Radiographic and clinical evaluation was done at 12 months, 24 months and 36 months after the TCDR. Routine cervical anteroposterior (AP), lateral, dynamic views were taken to identify HO. Classification of HO was done according to modified McAfee classification that are proposed by Mehren et al18). The classification has 5-points grade: grade 0=no HO present; grade 1=presence of HO but not in the interdiscal space; grade 2=presence of HO in the interdiscal space; grade 3=bridging of ossification with segment movement; grade 4=complete fusion without movement in flexion/extension. We also defined HO grade above 2 (HO grade 3 and 4) as a clinical significant HO.
To evaluate risk factors of HO, patient's age, sex, follow up period, segmental range of motion (ROM), preoperative existence of spondylosis, type of operation (TCDR vs hybrid operation), disc space occupying ratio by artificial disc, operation level, number of surgical level (single level vs multi-level) and pre-operative disc grade were analyzed. Pfirrmann's lumbar disc degeneration grade was used to evaluate pre-operative disc grade22). On the pre-operative flexion/extension view, segmental ROM was checked. Segmental ROM was calculated by ratio of summation of Cobb's angles of implanted disc space per summation of Cobb's angles between C2 and C7 on flexion and extension view(Fig. 1). Cobb's angle of implanted disc space was measured between upper parallel end plate line of upper vertebral body and lower parallel end plate line of lower vertebral body of implanted disc. Lordosis angle was expressed as positive, whereas kyphosis angle was expressed as negative. Disc space occupying ratio by artificial disc was evaluated as a ratio to anteroposterior diameter of the vertebral body and length of ProDisc-C in disc space (Fig. 2). Pre-operative existence of spondylosis was identified on both simple X-ray and cervical computed tomography (CT).
For clinical parameters, the visual analog scale (VAS) and the neck disability index (NDI) were evaluated preoperatively and at the time of the last follow-up.
Statistical analysis was done using chi square test and multiple logistic regression tests. All p values less than 0.05 were considered statistically significant.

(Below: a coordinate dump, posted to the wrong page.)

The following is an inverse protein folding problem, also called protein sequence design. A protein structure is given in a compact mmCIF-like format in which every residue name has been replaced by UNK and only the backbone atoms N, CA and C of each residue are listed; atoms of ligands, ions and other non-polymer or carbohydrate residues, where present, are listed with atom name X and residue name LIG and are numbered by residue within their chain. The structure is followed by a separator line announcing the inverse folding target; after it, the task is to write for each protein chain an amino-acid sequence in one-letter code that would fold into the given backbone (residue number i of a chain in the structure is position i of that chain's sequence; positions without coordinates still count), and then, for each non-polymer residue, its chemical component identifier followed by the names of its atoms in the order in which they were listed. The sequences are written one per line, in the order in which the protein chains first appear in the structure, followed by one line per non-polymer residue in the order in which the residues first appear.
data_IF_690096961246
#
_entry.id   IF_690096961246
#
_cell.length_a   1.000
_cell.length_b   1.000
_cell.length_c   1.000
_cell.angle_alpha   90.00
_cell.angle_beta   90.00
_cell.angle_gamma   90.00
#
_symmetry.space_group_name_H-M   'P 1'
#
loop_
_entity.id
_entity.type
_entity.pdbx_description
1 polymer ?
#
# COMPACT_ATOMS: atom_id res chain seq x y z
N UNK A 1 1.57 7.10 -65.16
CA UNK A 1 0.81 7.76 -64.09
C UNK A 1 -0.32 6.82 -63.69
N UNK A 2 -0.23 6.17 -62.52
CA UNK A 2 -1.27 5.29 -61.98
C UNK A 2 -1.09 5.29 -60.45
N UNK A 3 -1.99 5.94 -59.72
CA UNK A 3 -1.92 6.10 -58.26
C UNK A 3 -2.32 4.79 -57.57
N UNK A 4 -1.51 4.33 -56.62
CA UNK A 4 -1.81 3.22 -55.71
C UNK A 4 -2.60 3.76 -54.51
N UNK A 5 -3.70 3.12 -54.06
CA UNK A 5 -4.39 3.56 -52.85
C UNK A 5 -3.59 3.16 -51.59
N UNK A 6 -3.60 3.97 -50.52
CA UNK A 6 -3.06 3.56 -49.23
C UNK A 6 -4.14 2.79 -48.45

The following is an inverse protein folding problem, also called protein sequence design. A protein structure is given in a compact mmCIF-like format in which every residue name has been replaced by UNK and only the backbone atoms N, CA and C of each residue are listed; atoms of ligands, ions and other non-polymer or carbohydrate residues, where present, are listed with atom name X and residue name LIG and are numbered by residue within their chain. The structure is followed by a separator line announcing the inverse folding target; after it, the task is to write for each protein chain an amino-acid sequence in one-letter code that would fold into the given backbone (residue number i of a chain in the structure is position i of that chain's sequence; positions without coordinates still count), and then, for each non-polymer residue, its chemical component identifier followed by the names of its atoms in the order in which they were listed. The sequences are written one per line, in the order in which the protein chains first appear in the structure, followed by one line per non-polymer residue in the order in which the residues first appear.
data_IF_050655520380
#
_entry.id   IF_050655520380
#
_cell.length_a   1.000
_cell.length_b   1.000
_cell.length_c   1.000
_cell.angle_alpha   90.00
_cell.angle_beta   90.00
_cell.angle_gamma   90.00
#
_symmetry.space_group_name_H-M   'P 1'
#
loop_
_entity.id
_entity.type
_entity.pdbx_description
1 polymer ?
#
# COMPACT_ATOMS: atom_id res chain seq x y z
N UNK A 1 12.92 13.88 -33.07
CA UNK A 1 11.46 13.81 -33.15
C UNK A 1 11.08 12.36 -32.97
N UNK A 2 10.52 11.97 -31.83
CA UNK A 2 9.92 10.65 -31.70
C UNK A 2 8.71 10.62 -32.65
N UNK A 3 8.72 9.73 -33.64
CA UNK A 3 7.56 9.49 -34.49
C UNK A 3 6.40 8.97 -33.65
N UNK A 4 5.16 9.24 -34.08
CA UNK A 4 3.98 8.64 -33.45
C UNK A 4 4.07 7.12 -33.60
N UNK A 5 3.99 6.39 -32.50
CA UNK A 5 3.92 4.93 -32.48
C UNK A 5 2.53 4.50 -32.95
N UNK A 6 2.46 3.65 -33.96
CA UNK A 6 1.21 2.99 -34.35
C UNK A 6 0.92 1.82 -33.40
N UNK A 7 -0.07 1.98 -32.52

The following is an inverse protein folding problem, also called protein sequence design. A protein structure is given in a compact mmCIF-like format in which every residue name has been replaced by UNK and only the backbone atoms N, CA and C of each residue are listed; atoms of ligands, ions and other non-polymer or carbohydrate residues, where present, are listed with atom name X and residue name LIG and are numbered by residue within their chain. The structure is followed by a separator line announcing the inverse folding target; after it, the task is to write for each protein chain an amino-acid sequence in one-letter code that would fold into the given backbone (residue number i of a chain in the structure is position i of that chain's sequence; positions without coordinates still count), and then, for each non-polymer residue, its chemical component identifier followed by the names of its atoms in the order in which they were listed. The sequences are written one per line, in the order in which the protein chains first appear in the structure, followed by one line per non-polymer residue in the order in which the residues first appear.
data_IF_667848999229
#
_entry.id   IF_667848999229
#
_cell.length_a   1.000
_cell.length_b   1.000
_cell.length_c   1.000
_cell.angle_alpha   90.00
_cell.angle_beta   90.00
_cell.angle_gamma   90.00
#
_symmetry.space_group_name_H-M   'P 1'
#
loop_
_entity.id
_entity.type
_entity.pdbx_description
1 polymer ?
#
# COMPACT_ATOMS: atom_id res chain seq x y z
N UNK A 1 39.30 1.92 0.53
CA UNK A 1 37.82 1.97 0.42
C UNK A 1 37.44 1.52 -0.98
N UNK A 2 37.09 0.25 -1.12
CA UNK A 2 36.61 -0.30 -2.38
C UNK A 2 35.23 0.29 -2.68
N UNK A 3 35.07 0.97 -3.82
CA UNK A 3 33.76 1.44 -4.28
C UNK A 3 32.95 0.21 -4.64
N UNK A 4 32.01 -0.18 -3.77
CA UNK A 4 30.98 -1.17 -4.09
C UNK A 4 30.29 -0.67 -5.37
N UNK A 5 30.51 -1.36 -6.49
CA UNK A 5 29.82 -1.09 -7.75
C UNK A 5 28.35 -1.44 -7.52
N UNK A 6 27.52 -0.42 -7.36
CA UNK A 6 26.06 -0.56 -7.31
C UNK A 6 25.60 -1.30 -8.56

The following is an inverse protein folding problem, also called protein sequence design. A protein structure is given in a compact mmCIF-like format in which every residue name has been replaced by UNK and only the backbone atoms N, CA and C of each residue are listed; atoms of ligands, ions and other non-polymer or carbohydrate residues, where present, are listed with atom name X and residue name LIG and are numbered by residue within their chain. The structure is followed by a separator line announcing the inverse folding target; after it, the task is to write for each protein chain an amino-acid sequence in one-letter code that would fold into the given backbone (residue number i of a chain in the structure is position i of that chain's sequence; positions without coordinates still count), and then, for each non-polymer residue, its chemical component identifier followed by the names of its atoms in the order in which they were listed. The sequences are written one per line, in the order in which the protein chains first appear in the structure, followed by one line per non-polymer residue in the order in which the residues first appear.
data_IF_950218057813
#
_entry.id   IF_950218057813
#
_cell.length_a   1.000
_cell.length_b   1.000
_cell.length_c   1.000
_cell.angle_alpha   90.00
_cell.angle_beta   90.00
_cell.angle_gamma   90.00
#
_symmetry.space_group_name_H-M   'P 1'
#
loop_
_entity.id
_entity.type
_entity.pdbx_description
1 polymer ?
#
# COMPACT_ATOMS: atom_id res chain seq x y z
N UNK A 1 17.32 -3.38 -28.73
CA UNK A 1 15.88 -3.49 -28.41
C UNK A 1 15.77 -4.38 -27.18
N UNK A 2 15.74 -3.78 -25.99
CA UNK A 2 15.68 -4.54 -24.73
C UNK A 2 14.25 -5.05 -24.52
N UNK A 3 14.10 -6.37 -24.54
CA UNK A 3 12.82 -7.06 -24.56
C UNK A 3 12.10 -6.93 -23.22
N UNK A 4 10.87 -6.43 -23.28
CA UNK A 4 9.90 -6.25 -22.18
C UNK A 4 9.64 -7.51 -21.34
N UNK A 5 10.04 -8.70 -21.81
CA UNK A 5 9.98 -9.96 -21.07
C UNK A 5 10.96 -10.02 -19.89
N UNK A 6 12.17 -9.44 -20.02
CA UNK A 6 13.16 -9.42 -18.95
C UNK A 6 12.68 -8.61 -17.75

RESULTS

The group consisted of 25 men and 7 women and their average age of all patients was 41.7 years (range 27-67 years). Total of thirty two patients were followed at least 1 year, 21 patients for 2 years and 12 patients for 3 years. Five patients (15.6%) underwent hybrid operation (combined TCDR and ACDF). A single level surgery was performed in 27 patients (84.4%), two levels (hybrid operation) in 3 (9.3%) and three levels (hybrid operation) in 2 patients (6.3%). Total 34 ProDisc-C prostheses were implanted, the C3/4 intervertebral disc was replaced in 1 (2.9%), C4/5 in 5 (14.7%), C5/6 in 38 (59%) and C6/7 in 6(17.7%). Fifteen patients (47%) showed pre-operation disc grade 3 and the others in 4 (Table 1).
At 12 month follow-up, eighteen patients (56%) showed HO and one patient (3%) showed clinical significant HO. At 24 months follow up, 18 patients (86%) showed HO and significant HO was shown in 3 patients (14%). At 36 months follow up, 11 patients (91.7%) showed HO and 5 patients (41.7%) presented clinical significant HO(Fig. 3 and 4). As far as 36 months followed up, there was no grade IV HO.
No association was found between the development of HO and assessed risk factors. Patient's age (p=0.624), sex (p=0.193), existence of spondylosis (p=0.229), pre- and post-operative ROM(p=0.540), number of surgical level (p=0.691), disc space occupying ratio by artificial disc (p=0.643), type of operation (p=0.131), disc grade (p=0.445) and operation level (p=0.691) were not related to the risk factors for formation of HO(Table 2). However, post-operative follow-up period was the only statistically significant factor that showed formation of HO after TCDR(p=0.043) (Fig. 4). Preoperative NDI was improved from 41.71 to 13.41 at last follow up, mean VAS in neck pain decreased from 4.71 preoperatively to 1.29 at last follow-up time, and VAS in arm pain decreased from 7.71 to 0.86 at last follow-up time (Fig. 5).